Culinary School Here I Come (44) Beginning Baking, Week 1

Once upon a time not so long ago, the only type of flour that a little boy knew of was all-purpose. He had a dream of being in a baking class one night and it quickly turned into a nightmare. His simple world of all purpose flour was shattered when he discovered hard red winter, hard red spring, hard white, soft white, soft red winter, patent flour, clear flour, straight flour, bread flour, high gluten flour, cake flour, pastry flour, whole wheat flour, durum flour, self-rising flour and bran flour. “Oh no” he shouted, “How am I ever going to remember all of this in a test.” He awoke in a sweat and ran to his flour canister to find his old pal, all-purpose. It was only a dream, he thought, until he went to school the next day and read chapter 4 in his textbook. The end!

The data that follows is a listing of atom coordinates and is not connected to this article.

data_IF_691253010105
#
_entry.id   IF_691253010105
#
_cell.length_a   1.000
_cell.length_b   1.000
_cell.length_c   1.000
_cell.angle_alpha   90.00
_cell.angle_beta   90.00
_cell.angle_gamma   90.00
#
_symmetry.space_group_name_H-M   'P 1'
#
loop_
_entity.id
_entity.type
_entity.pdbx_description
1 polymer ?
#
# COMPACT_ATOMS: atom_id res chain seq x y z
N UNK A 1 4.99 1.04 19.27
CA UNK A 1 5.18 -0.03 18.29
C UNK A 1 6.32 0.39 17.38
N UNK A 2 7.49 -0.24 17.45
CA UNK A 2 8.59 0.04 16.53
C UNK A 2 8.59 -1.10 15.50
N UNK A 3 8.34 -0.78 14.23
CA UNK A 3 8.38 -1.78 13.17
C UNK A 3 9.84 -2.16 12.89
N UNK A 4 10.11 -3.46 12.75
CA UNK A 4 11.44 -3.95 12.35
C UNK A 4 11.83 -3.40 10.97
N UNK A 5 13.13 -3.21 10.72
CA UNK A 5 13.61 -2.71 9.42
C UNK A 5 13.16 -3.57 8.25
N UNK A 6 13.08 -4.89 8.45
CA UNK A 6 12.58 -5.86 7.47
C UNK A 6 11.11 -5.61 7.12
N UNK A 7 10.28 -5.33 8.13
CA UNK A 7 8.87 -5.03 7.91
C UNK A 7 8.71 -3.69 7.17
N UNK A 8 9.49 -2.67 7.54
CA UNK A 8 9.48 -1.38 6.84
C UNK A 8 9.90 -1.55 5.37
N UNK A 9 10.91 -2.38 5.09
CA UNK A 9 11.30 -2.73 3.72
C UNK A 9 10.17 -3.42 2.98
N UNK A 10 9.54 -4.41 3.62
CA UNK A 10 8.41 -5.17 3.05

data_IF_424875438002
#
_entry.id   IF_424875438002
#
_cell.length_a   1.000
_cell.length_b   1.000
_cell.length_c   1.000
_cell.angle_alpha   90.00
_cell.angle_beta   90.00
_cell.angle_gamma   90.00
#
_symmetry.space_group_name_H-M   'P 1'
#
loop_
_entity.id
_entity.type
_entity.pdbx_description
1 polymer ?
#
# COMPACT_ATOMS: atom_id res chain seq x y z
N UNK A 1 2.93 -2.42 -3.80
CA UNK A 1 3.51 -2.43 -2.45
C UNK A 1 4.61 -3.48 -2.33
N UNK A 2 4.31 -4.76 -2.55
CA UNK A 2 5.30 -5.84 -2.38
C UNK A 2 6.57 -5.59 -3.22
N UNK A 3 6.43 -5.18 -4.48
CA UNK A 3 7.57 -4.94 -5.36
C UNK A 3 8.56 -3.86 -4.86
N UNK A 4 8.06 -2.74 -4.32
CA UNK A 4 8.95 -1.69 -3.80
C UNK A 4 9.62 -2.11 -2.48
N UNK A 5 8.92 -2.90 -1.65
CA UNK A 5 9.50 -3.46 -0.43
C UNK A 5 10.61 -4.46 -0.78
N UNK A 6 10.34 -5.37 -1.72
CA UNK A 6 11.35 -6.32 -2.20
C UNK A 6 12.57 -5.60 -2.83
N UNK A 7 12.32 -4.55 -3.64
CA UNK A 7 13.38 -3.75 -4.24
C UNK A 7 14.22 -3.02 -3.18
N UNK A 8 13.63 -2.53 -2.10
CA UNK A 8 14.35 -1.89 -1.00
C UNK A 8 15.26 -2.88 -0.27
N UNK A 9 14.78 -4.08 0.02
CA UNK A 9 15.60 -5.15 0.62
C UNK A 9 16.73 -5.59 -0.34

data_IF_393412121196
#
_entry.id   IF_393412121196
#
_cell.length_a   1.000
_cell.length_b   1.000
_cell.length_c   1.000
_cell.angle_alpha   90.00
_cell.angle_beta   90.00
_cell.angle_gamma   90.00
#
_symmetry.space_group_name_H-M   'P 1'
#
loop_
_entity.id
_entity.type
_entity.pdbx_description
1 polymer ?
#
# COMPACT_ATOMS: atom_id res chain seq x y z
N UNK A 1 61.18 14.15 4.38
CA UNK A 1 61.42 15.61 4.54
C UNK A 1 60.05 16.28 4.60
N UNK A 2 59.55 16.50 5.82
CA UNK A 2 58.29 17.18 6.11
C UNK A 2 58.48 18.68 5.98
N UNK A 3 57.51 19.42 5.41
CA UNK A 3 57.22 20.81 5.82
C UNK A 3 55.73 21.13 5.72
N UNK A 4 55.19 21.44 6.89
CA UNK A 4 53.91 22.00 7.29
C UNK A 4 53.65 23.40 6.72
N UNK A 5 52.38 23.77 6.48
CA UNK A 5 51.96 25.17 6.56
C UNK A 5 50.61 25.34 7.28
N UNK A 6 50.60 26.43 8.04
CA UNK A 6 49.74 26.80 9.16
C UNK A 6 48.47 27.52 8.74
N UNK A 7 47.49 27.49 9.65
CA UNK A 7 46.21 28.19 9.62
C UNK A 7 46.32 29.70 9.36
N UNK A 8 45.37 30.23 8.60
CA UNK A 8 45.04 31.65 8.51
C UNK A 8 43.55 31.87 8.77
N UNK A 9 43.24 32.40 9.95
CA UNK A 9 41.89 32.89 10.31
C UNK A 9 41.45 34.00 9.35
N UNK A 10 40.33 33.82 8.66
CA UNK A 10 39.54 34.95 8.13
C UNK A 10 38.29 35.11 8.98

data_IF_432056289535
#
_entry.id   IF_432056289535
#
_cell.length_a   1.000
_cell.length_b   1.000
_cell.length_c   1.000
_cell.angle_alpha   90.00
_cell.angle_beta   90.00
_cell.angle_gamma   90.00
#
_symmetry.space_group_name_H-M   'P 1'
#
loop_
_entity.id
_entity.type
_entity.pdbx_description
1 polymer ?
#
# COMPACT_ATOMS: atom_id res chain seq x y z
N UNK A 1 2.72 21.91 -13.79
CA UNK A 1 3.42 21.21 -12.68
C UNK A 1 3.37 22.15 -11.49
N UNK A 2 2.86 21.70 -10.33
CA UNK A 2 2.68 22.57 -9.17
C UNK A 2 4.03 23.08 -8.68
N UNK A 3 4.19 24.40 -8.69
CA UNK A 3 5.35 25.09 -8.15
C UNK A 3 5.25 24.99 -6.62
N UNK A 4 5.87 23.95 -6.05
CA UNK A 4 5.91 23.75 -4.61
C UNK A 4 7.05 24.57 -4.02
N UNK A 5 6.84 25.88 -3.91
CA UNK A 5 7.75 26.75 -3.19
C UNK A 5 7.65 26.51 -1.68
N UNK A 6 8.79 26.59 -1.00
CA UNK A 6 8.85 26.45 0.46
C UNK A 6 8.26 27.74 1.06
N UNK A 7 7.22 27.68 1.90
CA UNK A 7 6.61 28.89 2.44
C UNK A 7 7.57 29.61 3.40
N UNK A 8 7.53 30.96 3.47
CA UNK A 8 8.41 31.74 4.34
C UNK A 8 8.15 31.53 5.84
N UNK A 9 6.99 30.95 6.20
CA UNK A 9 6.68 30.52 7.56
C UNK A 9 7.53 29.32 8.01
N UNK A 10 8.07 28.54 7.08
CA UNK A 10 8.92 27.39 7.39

Well, that ain’t no dream and if and when you decide to take the baking plunge, you will discover a lot of things that never existed in your world before this class…take for example the couche. I would have said something like “Swing that couche around my way.” Well, if I said that in a bake shop I’d get a linen cloth used to proof baguettes thrown at me. “Hey, let’s go to Banneton and pick up something  new.” In that instance I would not be getting a new shirt but I would get a bentwood basket to proof and mold hearth breads. Charlotte molds, savarin molds, peels, sieves and even a roller docker are even more previously unknown tools. Lots to learn here.